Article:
Old lefties used to opine that you could never say that socialism or communisim had failed since they'd never really been tried. No need now to dip into that debate. But just before the start of the war I told a friend that you'd never be able to say the same about neoconservatism. This was really all their show, pretty much from soup-to-nuts. So at the end of the day the movement would either be vindicated in a very profound way or deeply discredited.
You'll never again be able to say that the whole cluster of ideas, personnel and tactics never got a good field test.
Of course, that's not going to stop people from trying.
And two articles out yesterday provide the first examples.
First is a report of an interview Richard Perle gave to Le Figaro.
(The quotes are translated from the French -- and, though I think Perle speaks French, it's possible that the interview was itself conducted in English and then translated into French. So keep in the back of your mind the possibility of some imprecision creeping in through translation or double translation.)
In any case, thus Perle ...
"Of course, we haven't done everything right. Mistakes have been made and there will be others ... Our principal mistake, in my opinion, was that we didn't manage to work closely with the Iraqis before the war, so that there was an Iraqi opposition capable of taking charge immediately. ... Today, the answer is to hand over power to the Iraqis as soon as possible."
The artfully passive 'mistakes have been made' construction invites the obvious question of who made them. But the second point shows where Perle's going: we didn't rely enough on the exiles.
Now, to most everyone who has their eyes open, the main story on the exiles (by which Perle means the INC) has been their general irrelevance to the situation in post-war Iraq. Indeed, this is a judgment many of the hawks themselves made not long after the invasion. Perle says we didn't rely on the exiles too much, but too little.
That's the problem: we didn't give enough juice to Chalabi.
That's a bit of an oversimplification of what Perle's saying. But not much. It's classic up-is-downism. Tax cuts didn't get rid of the deficit? It's because we didn't cut them enough.
You get the idea.
This argument gets elaborated in yesterday's column by George Will -- which appears to channel the thoughts of Wolfowitz or those in his orbit.
Will argues that the problem isn't too few troops, but too few Iraqis -- the meaning being that the real problem isn't too small an occupation force, but too few Iraqis to take on the job of rebuilding the country themselves, no Iraqi constabulary to police the country, insufficient intelligence which you can only get from locals, etc.
As far as it goes, that judgment is unquestionably accurate. We need an infrastructure of civilian authority and control to which to cede power -- even if political authority remains in the hands of the US or the UN or whomever for the time being. The problem is that one doesn't exist at the moment. Thus our bind.
But Will goes into 'through the looking glass' mode when he explains how we found ourselves in this situation. What went wrong, says Will, is that the CIA and State Department a) stiffed the exiles and b) didn't correctly predict the situation we'd find in post-war Iraq. The key passage reads ...
If, in the run-up to war, the CIA and State Department had been less opposed to the war, and less hostile to what they called "externals," meaning Iraqi exiles. This hostility expressed a perverse premise: Those who remained in Iraq under Hussein were somehow morally superior to those who went into exile to work for liberation. Absent hostility toward "externals," more Iraqis competent to work on public safety and civil administration would have arrived immediately behind coalition troops.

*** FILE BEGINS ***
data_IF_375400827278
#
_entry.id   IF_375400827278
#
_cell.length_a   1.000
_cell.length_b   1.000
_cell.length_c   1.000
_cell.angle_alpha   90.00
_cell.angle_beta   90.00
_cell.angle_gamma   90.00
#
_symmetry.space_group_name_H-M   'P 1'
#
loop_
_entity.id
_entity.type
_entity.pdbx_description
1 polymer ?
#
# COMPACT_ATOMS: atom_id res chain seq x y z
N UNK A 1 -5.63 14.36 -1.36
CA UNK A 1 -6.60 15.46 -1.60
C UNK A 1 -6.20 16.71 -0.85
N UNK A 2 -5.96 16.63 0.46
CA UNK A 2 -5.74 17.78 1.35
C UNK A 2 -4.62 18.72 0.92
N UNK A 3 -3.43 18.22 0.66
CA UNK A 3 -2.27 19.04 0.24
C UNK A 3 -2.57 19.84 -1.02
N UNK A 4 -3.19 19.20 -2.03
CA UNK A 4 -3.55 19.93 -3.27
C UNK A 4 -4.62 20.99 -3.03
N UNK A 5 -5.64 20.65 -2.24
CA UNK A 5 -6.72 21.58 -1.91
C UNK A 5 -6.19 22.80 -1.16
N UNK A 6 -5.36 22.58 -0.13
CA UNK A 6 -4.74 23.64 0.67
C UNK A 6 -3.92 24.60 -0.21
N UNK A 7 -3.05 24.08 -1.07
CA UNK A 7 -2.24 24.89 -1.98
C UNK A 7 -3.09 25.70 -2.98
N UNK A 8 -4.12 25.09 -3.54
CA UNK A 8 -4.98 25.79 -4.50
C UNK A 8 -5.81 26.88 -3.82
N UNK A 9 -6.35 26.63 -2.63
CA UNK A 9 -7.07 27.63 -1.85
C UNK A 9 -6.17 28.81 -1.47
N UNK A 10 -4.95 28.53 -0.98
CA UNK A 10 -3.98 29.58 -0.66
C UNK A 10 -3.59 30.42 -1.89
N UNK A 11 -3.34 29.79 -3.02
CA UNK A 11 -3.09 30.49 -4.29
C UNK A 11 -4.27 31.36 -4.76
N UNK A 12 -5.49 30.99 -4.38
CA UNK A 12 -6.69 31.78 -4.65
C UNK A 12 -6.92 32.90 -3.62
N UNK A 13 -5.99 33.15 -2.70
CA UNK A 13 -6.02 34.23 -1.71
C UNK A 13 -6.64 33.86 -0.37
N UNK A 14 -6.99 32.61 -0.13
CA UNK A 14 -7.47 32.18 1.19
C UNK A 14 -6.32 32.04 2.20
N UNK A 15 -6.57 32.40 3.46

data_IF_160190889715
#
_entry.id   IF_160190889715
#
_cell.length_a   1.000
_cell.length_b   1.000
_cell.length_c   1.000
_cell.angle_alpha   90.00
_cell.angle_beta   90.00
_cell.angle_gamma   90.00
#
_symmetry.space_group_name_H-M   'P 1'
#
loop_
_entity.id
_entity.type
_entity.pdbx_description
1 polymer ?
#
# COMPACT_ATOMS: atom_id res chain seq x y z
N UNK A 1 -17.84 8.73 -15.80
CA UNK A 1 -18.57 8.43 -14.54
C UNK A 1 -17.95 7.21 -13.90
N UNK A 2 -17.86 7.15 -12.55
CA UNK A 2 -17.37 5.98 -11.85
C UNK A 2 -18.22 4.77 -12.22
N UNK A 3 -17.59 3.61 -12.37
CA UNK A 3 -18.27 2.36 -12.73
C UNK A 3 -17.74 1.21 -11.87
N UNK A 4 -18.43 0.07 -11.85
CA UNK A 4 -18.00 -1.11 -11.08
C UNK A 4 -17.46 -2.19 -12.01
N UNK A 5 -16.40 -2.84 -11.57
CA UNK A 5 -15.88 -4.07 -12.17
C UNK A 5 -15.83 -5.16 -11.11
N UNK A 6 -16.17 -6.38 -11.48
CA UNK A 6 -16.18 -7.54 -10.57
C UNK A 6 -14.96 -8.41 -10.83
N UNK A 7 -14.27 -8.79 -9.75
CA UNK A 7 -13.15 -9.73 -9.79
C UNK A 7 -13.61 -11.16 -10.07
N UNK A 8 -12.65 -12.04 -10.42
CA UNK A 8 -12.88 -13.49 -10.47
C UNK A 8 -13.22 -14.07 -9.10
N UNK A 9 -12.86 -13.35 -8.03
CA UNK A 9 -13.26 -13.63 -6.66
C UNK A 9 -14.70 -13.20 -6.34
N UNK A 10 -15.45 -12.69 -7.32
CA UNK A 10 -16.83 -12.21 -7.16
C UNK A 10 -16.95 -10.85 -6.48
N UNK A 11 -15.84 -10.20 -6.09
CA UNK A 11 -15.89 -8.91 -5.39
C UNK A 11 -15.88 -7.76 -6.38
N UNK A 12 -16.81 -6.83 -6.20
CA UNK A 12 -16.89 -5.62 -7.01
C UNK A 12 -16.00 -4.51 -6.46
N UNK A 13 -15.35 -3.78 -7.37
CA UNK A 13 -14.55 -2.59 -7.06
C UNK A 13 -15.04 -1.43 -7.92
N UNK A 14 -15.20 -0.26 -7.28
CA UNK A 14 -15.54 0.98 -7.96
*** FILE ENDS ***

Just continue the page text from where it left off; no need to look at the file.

If the CIA had more accurately anticipated the continued opposition of Baathist remnants and had been less optimistic about the postwar performance of the Iraqi police, the problems faced now might have been substantially reduced.
It's hard to know where to start with this. I don't know the details about the Agency's predictions about the postwar performance of the Iraqi police force. But my understanding is that they were pretty close to the mark in their estimation of continuing Baathist resistance to the American occupation, something the hawks at the Pentagon entirely missed. And that is really the key issue.
Much the same on the hostility to the Iraqi exiles. The hostility wasn't so much to exiles as the neocons' exiles, i.e., the INC and Ahmed Chalabi. And our experience thus far in Iraq has pretty thoroughly validated the CIA's and the State Department's dim view of the Chalabi's usefulness and trustworthiness. The idea that we didn't rely enough on Chalabi doesn't pass the laugh test.
What's more, as has already been reported, the State Department did a lot of civil society, reconstruction type planning in the months before the war, only to see it dismissed and shelved by the folks at the Pentagon who were running the show. I can't say how effective those plans would have been or whether they would have measurably improved the current state of affairs. But to say that State and the CIA are responsible for holding back such plans is just the worst sort of make-it-up-as-you-go-along flim-flam, classic up-is-downism.
There is a real truth to the argument that infighting between the various agencies hampered our planning for postwar Iraq. And, as the saying goes, it takes two to tango. But by and large, the plans it would now be nice to have were coming from the State/CIA side and were scuttled by the civilians at the Pentagon. So this is really the old patricide begging sympathy because he's an orphan.
One other point.
Could this spouting of Wolfowitz's line be an effort to mend fences after the dig Will took at the Deputy Secretary last week? Sounds right to me.